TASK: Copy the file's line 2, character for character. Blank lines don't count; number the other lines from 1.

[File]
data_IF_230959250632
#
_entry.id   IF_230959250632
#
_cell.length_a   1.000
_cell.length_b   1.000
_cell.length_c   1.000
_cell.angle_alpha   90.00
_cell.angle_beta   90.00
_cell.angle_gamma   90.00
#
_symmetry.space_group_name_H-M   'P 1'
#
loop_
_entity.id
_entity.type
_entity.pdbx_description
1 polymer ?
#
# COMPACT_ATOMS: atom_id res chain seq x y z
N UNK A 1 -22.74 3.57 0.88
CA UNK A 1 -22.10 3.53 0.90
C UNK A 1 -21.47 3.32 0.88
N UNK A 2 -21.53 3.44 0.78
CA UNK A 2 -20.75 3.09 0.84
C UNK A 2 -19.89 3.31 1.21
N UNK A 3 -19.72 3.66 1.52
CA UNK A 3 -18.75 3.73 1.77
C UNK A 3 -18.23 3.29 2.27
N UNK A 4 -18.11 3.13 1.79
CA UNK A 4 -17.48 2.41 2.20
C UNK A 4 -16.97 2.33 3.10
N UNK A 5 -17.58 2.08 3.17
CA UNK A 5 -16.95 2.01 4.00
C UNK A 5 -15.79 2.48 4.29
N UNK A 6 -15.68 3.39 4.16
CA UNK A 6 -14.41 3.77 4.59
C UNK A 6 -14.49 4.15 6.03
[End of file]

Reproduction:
#